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Postgame Hat Trick: Avalanche 5, Wild 1

Colorado pulls away late, hands Minnesota first loss of exhibition campaign

by Dan Myers @1DanMyers / Wild.com

Wild.com's Dan Myers gives three takeaways from the Wild's 5-1 loss against the Colorado Avalanche at Pepsi Center in Denver on Sunday:

1. Seeing his second action of the preseason, Niklas Svedberg was outstanding once again.

After allowing a goal 46 seconds into the game at Winnipeg last Monday, Svedberg has been nearly impenetrable, stopping 22 of the final 23 shots against the Jets and all 17 he faced through a period and a half of action Sunday.

His only goal allowed during that stretch? A laser one-timer by Winnipeg's Patrik Laine that likely would have beaten any goaltender in the world.

Svedberg was terrific to start the second period, stopping a clean breakaway by Rocco Grimaldi out of the penalty box, then steering away two more shots in quick succession. About a minute later, Svedberg aggressively brick-walled two more Colorado shots, leaving his blue paint to cut down the angle and keeping the puck clear of the net. 

Assistant coach John Anderson, serving as the Wild's acting head coach with Bruce Boudreau dealing with a family matter, said Svedberg's play was "awesome."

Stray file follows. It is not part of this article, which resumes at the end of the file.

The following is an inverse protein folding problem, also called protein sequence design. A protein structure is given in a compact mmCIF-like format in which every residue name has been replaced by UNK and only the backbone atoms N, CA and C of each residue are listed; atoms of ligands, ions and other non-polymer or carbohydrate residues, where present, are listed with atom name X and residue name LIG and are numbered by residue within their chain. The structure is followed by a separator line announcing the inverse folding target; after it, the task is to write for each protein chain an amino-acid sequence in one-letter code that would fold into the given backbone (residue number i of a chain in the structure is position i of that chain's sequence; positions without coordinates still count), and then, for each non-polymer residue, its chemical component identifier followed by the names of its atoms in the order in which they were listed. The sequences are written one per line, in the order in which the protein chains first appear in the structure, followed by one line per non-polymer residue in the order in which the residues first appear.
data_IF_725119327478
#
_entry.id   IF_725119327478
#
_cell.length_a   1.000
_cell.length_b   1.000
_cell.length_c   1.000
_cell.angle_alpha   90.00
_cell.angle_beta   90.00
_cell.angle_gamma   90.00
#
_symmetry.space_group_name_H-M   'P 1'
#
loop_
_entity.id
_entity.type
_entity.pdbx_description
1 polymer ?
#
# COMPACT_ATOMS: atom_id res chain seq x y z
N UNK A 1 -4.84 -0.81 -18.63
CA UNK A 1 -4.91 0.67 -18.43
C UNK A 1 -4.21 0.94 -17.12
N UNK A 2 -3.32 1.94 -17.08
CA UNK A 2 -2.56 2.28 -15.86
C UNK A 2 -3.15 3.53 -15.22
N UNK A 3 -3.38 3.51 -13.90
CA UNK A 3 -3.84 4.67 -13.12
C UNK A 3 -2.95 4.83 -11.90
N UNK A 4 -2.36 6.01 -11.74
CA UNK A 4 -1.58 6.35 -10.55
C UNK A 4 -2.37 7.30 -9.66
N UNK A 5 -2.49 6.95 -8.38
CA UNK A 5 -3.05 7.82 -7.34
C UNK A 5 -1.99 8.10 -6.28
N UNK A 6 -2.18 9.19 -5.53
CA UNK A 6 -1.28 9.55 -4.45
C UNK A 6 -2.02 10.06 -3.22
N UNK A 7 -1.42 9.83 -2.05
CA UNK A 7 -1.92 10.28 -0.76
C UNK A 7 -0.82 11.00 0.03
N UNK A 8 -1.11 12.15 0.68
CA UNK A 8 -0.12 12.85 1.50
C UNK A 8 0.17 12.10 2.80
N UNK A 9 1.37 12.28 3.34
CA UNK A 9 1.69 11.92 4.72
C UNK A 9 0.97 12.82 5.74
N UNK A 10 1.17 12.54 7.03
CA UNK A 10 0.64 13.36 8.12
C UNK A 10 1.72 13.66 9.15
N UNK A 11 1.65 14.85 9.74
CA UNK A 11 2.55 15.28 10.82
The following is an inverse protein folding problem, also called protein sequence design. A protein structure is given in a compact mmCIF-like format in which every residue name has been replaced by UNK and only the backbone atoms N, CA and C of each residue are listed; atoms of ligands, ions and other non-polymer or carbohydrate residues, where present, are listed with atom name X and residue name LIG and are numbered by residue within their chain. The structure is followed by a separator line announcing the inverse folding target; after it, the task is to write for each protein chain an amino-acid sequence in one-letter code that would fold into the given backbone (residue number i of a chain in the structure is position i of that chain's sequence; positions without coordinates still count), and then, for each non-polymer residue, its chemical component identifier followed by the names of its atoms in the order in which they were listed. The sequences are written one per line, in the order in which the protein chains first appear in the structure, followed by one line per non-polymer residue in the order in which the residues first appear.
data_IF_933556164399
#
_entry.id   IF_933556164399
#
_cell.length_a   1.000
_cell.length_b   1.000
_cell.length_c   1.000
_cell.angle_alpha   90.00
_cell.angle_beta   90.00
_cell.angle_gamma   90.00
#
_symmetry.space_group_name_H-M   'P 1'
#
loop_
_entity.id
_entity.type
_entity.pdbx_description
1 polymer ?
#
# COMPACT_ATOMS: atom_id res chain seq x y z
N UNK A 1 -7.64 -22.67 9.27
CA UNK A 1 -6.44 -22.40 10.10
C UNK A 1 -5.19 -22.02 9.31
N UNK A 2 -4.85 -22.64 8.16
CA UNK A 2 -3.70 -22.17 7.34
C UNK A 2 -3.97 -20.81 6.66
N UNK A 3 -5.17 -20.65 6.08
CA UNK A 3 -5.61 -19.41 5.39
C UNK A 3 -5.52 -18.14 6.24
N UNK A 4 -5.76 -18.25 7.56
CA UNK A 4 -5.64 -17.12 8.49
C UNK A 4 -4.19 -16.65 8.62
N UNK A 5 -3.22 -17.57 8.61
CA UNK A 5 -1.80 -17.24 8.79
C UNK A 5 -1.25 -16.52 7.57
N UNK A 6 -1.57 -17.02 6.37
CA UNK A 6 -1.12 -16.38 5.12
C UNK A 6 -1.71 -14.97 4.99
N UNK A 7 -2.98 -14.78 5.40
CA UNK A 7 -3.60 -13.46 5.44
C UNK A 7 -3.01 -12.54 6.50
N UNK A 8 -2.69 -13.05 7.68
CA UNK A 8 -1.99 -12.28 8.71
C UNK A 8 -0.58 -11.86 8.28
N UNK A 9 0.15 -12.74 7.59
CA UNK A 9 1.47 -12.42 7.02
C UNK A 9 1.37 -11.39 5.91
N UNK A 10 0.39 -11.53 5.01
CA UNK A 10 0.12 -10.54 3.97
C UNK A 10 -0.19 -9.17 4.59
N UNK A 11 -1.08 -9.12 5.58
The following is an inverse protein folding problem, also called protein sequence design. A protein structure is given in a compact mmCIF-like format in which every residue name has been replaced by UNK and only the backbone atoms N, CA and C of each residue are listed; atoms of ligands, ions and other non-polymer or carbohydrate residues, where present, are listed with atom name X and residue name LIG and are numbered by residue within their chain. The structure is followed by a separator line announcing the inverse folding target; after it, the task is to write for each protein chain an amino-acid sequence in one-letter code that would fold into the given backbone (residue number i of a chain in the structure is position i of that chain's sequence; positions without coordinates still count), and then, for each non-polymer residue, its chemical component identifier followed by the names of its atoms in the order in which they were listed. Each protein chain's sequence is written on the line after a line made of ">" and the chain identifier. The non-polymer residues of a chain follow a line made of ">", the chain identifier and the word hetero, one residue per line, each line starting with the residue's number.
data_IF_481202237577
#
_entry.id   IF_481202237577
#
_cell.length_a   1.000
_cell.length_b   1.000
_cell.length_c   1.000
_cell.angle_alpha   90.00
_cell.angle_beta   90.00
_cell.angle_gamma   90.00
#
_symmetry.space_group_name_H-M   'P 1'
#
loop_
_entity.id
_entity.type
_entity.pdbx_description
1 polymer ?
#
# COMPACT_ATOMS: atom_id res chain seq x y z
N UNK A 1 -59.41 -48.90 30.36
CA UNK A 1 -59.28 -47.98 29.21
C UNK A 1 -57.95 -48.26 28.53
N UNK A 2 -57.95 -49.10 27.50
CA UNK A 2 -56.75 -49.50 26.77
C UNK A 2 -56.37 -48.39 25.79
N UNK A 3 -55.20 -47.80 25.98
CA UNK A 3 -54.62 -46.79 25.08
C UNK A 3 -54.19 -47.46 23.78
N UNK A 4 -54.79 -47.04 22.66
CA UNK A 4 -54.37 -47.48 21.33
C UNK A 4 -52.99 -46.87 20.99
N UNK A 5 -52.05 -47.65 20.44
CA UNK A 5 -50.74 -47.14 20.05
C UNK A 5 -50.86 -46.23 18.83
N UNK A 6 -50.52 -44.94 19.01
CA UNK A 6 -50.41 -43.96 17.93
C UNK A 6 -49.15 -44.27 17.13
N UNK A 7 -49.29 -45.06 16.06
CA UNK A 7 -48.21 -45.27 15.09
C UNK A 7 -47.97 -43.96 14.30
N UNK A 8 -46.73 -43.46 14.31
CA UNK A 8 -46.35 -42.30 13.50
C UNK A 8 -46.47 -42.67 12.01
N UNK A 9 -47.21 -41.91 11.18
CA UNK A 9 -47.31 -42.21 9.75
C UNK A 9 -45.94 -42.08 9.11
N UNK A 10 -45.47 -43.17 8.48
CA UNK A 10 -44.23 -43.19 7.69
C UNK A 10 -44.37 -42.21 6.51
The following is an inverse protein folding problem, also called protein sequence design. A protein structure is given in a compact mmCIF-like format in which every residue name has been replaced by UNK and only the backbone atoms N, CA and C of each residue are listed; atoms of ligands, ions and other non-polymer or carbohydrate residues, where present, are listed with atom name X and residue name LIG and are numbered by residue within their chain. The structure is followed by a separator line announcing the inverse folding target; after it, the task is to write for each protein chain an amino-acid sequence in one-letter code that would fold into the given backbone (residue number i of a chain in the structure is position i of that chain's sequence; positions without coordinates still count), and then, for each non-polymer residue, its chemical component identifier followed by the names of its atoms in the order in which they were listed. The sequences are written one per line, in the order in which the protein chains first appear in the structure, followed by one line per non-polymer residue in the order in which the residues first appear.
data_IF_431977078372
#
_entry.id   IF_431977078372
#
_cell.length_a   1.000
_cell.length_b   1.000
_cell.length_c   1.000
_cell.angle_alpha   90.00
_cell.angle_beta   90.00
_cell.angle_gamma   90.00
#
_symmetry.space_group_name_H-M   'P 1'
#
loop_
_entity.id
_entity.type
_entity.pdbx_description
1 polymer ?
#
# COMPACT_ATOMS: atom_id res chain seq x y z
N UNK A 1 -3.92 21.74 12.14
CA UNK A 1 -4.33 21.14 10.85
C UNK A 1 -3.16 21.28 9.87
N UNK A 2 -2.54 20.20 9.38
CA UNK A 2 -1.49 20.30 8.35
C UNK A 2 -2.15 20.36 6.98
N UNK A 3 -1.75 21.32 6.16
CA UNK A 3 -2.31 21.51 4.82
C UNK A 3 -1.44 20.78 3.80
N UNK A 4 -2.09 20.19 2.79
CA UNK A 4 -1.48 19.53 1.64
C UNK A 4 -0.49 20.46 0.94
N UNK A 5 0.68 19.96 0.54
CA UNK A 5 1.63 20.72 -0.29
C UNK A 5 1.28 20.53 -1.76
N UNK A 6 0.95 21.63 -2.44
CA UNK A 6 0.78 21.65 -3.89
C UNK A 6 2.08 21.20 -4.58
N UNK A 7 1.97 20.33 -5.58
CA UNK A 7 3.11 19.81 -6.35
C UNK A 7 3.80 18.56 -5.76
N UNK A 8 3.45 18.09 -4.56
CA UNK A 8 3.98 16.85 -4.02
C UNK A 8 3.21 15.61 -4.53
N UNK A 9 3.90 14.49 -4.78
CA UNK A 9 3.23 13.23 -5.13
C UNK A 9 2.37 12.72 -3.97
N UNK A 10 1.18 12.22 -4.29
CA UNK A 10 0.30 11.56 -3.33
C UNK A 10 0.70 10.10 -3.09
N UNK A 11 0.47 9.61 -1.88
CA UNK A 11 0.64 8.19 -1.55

"In normal terms, we wouldn't have taken him out," Anderson said. 

The battle for the backup goaltender spot between Svedberg and Alex Stalock will definitely be one to watch over the final week of training camp. Svedberg has stopped 39 of 41 shots overall in a little over 70 minutes of play, while Stalock posted a 21-save shutout in his only action so far in the preseason.

"I felt good. I'm feeling good about my game," Svedberg said. "I've been working on some stuff during the summer and since I came here too. Technically, I feel good and you just try to prove yourself every minute you get."

Stalock will likely see at least one more start over the final three games of the exhibition season in an effort to further brandish his credentials.